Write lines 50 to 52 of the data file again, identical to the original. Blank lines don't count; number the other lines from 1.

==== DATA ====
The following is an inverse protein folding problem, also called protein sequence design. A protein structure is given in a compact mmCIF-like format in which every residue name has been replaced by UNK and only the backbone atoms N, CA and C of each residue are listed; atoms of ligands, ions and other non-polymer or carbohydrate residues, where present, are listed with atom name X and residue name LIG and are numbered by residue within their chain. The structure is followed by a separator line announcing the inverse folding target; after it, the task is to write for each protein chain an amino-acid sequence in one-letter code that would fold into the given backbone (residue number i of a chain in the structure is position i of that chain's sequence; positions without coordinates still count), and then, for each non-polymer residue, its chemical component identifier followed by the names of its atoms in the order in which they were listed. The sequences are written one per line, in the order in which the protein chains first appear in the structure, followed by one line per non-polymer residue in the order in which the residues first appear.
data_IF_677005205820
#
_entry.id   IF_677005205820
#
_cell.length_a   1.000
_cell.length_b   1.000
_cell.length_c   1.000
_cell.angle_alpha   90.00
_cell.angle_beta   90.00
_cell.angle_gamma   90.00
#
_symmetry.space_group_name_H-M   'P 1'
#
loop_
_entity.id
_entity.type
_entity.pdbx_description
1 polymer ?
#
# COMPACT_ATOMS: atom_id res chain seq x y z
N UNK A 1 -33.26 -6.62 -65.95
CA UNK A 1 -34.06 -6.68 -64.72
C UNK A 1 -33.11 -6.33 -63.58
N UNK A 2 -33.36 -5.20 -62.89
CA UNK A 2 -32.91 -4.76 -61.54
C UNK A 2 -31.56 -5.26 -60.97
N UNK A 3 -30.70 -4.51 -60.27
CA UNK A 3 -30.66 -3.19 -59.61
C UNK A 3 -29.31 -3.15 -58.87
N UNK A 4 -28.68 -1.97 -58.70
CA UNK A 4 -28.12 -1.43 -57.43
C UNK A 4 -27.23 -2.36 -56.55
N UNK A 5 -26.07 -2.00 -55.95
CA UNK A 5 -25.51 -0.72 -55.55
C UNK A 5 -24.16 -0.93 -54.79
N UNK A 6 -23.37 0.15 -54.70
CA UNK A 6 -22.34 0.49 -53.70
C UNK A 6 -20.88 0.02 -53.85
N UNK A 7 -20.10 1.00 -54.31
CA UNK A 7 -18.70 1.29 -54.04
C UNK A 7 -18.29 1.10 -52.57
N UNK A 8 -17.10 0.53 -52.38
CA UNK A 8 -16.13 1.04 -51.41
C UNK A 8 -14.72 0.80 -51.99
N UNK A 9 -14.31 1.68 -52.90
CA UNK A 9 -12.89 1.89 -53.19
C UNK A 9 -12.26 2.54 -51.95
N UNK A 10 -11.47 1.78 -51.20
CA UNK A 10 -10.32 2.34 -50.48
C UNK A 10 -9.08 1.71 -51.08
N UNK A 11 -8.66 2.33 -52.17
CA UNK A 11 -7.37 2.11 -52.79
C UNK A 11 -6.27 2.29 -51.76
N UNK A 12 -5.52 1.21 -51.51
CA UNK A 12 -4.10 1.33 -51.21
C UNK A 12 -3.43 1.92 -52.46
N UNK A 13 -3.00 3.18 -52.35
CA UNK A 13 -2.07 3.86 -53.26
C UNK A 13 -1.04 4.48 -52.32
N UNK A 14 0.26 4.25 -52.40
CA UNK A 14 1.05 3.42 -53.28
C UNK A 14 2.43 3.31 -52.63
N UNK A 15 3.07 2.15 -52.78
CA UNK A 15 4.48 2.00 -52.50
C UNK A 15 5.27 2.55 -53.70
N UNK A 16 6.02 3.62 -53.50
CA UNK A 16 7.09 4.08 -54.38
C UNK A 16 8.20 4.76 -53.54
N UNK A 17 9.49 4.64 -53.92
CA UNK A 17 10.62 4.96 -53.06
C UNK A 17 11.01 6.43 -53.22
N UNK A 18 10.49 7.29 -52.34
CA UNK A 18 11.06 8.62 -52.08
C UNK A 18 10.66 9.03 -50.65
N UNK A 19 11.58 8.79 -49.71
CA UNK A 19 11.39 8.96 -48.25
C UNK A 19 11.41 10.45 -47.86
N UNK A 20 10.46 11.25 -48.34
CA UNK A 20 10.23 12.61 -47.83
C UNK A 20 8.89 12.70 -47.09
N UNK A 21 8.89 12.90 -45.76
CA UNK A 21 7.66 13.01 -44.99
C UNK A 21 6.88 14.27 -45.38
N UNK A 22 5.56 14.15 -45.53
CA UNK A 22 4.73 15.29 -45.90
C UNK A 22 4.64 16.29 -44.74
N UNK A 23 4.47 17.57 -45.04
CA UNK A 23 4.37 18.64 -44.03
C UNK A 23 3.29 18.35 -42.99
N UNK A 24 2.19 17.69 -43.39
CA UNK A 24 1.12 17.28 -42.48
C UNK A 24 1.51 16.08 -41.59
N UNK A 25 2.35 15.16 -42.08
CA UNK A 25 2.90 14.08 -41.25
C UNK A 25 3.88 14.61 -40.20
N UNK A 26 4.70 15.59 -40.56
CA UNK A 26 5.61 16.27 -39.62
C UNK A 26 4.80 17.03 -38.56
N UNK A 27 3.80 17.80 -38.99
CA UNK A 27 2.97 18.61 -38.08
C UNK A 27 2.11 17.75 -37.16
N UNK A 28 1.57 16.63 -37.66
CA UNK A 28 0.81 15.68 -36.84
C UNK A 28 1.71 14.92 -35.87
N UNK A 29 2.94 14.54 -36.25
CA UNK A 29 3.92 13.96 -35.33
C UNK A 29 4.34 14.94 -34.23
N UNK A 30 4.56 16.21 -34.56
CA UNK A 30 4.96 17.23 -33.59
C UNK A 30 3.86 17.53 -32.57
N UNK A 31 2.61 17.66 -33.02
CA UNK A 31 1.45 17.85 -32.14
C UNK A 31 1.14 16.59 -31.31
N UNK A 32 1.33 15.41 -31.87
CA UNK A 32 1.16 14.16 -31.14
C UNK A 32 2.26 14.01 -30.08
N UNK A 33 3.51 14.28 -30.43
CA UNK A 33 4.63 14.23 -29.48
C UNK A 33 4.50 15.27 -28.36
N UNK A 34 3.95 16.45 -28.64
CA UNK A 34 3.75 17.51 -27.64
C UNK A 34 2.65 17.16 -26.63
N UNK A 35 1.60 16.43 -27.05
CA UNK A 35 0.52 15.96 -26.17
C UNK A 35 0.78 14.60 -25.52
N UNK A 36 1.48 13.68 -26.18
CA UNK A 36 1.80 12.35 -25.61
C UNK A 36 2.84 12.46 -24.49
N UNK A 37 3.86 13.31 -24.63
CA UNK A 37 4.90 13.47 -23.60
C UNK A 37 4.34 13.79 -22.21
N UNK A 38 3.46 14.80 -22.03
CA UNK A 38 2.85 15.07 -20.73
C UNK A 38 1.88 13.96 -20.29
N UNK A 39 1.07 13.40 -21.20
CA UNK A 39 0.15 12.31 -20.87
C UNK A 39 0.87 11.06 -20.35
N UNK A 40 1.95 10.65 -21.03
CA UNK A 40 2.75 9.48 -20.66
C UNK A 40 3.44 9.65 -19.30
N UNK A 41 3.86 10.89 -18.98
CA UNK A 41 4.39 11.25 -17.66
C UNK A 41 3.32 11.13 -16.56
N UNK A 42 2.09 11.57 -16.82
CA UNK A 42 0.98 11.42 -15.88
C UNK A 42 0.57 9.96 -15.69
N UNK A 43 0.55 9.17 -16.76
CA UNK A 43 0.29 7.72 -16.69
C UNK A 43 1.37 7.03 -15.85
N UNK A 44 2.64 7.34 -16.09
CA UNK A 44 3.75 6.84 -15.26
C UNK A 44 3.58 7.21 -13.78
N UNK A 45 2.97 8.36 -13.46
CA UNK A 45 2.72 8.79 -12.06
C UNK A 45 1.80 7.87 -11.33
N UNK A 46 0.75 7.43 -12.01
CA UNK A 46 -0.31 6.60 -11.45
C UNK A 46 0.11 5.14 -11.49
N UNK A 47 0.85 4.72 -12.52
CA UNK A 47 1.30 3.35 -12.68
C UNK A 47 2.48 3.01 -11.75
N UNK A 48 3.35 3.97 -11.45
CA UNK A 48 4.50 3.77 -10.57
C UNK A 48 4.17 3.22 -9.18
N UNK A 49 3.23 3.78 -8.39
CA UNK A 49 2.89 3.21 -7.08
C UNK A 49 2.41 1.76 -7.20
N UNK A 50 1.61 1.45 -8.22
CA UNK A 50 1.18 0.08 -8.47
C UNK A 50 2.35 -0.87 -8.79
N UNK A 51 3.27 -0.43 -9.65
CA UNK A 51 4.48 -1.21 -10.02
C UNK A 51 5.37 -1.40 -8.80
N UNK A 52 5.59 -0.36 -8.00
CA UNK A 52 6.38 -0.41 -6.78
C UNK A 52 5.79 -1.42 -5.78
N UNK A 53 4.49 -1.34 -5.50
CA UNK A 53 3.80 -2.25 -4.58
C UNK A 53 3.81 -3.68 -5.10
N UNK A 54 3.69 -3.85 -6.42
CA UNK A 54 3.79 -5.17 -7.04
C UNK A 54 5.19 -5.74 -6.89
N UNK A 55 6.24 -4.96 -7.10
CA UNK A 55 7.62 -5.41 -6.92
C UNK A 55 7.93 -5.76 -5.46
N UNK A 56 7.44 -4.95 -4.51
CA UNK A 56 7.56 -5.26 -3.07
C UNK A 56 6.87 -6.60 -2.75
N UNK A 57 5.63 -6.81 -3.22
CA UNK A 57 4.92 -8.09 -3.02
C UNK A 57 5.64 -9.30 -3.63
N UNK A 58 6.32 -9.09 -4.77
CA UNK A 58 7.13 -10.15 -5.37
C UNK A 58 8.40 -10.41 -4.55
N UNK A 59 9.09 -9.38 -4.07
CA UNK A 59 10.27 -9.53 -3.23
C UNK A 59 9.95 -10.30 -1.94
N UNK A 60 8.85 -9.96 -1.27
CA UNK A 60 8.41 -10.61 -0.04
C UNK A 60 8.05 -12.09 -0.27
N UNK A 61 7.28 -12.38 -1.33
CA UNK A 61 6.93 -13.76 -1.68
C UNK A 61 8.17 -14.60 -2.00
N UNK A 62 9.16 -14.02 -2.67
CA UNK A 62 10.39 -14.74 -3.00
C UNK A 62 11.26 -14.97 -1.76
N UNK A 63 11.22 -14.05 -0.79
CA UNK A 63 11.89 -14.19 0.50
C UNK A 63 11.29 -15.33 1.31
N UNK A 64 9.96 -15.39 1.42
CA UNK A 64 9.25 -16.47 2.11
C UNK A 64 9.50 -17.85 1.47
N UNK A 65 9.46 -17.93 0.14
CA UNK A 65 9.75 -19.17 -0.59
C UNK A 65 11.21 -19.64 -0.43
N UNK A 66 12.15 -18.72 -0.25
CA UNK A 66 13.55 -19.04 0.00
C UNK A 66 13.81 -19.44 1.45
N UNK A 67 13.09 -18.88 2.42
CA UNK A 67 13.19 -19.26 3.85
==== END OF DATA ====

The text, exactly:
CA UNK A 10 -10.32 2.34 -50.48
C UNK A 10 -9.08 1.71 -51.08
N UNK A 11 -8.66 2.33 -52.17